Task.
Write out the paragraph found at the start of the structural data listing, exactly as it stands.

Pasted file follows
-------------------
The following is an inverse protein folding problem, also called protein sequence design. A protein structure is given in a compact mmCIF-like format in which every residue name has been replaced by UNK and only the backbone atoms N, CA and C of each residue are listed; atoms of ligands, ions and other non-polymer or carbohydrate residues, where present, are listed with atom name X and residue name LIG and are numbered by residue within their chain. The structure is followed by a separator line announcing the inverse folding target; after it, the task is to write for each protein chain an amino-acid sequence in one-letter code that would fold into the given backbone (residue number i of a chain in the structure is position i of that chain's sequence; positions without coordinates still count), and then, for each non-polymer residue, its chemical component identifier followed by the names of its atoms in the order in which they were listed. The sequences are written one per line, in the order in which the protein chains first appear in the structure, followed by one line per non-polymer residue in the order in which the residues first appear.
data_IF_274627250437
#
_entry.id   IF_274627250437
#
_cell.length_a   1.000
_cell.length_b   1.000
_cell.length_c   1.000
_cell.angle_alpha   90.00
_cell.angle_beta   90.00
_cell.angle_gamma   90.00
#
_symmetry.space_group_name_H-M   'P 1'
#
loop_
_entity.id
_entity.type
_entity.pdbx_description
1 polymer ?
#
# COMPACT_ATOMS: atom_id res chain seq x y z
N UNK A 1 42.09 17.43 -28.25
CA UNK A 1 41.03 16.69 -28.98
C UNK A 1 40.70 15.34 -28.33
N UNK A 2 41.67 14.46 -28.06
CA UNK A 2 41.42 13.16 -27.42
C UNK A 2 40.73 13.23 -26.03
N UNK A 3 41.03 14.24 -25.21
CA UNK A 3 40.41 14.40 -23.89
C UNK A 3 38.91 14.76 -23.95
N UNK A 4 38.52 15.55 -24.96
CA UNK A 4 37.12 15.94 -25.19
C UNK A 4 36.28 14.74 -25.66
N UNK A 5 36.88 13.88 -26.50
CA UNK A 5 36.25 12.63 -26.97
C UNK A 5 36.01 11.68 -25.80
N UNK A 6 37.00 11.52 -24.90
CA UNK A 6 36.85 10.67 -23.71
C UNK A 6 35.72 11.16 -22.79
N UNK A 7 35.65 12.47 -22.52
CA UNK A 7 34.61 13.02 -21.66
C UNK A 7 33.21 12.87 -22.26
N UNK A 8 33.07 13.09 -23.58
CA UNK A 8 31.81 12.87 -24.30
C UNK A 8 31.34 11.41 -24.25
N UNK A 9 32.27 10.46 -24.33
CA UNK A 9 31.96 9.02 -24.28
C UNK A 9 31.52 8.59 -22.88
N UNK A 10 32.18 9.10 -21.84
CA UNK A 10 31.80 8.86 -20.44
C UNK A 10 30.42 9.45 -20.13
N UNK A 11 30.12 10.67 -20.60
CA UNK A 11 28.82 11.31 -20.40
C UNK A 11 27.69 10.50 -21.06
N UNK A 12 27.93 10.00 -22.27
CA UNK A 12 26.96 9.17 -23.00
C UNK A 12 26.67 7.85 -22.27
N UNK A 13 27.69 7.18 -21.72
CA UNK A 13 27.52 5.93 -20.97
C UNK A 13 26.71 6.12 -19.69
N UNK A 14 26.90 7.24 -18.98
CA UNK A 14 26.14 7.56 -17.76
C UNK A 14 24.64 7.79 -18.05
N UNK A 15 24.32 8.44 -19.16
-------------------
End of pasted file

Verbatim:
The following is an inverse protein folding problem, also called protein sequence design. A protein structure is given in a compact mmCIF-like format in which every residue name has been replaced by UNK and only the backbone atoms N, CA and C of each residue are listed; atoms of ligands, ions and other non-polymer or carbohydrate residues, where present, are listed with atom name X and residue name LIG and are numbered by residue within their chain. The structure is followed by a separator line announcing the inverse folding target; after it, the task is to write for each protein chain an amino-acid sequence in one-letter code that would fold into the given backbone (residue number i of a chain in the structure is position i of that chain's sequence; positions without coordinates still count), and then, for each non-polymer residue, its chemical component identifier followed by the names of its atoms in the order in which they were listed. The sequences are written one per line, in the order in which the protein chains first appear in the structure, followed by one line per non-polymer residue in the order in which the residues first appear.